In the asset management world, the semiannual release of S&P Dow Jones’s SPIVA (S&P indexes versus actively managed funds) report generally gets a reaction. It’s simultaneously greeted with cheers and jeers—“I told you so”; “yeah, but”; “you’re hired”; and “you’re fired.”
SPIVA’s detailed summary of the performance of actively managed funds versus various S&P benchmarks also sets off a mad scramble by bloggers, journalists, and other investment writers and commentators to interpret the results. And 2015 has been no different. As cash flows continue to gravitate toward passive vehicles,¹ I thought I’d offer my two cents on the eternal actively managed versus passive debate.
Of course, if you’ve read any of my previous blogs, you’ll know that my two cents isn’t always as simple as a pair of pennies. In other words, I’m not going to beat the drum (much …) on passive outperforming actively managed over time. It’s not just a matter of whether a majority of actively managed funds underperform a comparative benchmark in the short or long run. Instead, I’m going to approach the benefits of incorporating passive management into client portfolios from a different angle—the ability to invest responsibly for a given goal.
By responsible investing, I mean limiting poor behavior, such as return chasing and market-timing. To demonstrate, I asked my colleagues in Vanguard Investment Strategy Group to calculate investor returns (internal rate of return, or IRR) and fund returns (time-weighted return or TWR) for both actively and passively managed U.S. equity funds in the Morningstar database.
Before I jump into any interpretation of data, there are two important caveats:
- IRR has as much to do with the timing of investor cash flows as with the sequence of returns in the fund. Therefore, in any individual example, a low or high IRR relative to a fund’s TWR should not be blindly interpreted as poor or great market-timing ability. But when viewed across like funds over common periods, we can begin to gain more confidence in our interpretations.²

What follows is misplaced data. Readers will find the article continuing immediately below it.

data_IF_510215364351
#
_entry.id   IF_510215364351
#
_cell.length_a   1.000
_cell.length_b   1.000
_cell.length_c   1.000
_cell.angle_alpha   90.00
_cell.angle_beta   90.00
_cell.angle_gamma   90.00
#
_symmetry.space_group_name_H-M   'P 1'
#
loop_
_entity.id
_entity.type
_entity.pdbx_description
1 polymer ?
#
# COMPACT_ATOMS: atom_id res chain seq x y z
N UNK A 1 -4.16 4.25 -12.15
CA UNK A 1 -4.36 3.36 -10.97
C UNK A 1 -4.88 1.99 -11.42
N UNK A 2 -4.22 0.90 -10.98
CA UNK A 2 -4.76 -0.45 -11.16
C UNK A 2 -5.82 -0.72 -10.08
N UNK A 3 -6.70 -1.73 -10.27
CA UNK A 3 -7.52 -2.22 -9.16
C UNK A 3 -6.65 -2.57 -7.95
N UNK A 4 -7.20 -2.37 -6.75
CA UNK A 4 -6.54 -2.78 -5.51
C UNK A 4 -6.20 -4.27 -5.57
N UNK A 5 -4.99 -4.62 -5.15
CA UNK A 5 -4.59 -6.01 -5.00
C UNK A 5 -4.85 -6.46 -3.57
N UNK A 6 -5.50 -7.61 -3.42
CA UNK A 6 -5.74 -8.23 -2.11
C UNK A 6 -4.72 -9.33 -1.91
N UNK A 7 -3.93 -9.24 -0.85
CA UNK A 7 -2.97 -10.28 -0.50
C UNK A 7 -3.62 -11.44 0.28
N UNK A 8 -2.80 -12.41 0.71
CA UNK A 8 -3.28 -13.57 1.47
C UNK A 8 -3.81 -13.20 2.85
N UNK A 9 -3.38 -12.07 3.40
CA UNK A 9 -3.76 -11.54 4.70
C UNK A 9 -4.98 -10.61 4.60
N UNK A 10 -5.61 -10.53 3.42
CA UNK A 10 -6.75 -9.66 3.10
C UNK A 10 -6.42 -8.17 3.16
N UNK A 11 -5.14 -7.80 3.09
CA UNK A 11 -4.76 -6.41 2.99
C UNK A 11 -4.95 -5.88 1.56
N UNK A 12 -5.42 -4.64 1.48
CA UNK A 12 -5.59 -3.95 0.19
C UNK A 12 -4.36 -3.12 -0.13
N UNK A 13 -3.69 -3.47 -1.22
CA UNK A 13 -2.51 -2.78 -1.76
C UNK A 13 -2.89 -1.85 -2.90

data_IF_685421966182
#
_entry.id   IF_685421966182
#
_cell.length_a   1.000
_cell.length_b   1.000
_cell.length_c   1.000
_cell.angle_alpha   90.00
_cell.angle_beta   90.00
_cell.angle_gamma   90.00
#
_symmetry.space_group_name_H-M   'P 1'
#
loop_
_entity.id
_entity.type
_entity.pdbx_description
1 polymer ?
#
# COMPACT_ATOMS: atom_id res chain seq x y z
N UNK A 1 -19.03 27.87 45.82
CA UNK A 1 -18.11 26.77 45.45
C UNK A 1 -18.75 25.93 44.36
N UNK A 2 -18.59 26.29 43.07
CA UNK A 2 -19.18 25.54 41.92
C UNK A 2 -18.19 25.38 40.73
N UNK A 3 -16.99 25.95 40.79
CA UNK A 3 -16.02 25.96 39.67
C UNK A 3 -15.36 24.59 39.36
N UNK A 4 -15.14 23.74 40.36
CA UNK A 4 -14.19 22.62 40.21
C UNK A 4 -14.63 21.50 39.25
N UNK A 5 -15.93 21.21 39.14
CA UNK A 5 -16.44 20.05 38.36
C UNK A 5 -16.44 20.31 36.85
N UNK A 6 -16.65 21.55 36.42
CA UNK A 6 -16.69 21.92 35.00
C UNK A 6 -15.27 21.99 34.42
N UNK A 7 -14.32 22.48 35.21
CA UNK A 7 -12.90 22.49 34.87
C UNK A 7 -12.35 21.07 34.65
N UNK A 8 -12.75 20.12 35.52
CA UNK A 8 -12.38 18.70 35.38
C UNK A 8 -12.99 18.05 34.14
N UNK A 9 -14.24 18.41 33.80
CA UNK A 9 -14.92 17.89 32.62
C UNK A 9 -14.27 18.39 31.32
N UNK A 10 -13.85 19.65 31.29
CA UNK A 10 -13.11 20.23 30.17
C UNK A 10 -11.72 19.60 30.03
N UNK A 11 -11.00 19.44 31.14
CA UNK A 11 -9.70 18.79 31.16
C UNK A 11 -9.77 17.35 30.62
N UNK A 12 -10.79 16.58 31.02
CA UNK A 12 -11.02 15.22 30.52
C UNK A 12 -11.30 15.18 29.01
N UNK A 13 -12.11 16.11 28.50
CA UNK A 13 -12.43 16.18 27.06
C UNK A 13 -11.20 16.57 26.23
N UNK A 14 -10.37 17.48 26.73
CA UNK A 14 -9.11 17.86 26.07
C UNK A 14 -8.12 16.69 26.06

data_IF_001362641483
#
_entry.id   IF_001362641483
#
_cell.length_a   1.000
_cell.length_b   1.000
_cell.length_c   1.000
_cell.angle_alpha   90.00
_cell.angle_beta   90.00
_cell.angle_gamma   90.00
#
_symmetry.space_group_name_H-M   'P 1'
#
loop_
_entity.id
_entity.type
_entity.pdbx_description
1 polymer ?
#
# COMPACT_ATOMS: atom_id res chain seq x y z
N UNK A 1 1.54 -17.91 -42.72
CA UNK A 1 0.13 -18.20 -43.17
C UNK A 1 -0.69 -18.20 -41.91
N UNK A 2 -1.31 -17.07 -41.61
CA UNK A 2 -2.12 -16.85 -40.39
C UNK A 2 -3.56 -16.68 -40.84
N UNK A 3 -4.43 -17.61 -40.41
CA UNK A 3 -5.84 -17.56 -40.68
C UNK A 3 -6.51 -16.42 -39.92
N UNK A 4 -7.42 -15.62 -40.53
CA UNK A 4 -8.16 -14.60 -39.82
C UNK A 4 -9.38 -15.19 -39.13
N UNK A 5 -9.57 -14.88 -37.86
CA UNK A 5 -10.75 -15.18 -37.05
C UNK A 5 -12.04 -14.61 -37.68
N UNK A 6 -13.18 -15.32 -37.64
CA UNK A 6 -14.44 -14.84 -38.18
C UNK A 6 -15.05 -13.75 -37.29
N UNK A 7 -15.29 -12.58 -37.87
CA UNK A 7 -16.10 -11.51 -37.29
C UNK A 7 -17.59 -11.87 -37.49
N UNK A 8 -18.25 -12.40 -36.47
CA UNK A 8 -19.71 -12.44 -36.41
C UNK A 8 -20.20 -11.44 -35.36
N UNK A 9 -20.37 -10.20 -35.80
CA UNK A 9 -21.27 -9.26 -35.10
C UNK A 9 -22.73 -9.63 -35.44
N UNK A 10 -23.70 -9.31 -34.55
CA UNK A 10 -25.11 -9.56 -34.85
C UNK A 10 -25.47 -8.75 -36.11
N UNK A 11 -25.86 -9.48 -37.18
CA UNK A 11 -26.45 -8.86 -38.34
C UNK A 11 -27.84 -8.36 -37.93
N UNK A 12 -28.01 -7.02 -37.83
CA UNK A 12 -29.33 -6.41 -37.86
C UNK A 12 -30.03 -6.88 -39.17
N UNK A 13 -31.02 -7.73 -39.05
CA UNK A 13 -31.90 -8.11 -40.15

- Specific values are highly dependent on the period selected. In other words, we shouldn’t assume that the IRR for growth funds will be higher than the returns for the funds themselves, despite the results of the last ten years. That said, we would expect the broader the index, the better investors will track that index.
Now let’s look at what our additional data on IRR and TWR shown in the figure below.
There are a number of take-aways, but I’m going to focus on the three most important.
- The average return for index managed funds is greater than the average return for actively managed funds in a majority of the style boxes.³ This finding parallels the SPIVA report.
- The difference between the IRR and TWR for investors in index managed funds is, on average, much lower than for investors in actively managed funds.
- The combination of points 1 and 2 means that investors in actively managed funds have faced a stiff headwind.
Ultimately, what we can conclude is that when an investment’s return deviates from an index, or when a narrowly defined index deviates from the broad market, investors’ returns will more consistently lag and by greater margins.
Therefore, while you may be tempted to build complex portfolios in the name of diversification, or in hopes of delivering market outperformance through more and narrower options, what we see is underperformance, not only by investment funds but also, and more important, by the investors themselves!
Of course, there’s nothing wrong with actively managed funds; but you and your clients should expect actively managed funds to have wider ranges of returns because of their greater risk, by definition. In turn, you should recognize that wide performance variations make it more difficult for people to stay the course. Unfortunately, experience and data tell us that investors are highly likely to be influenced by swings in absolute and relative performance. They tend to buy high and sell low—part of the reason the results above look the way they do.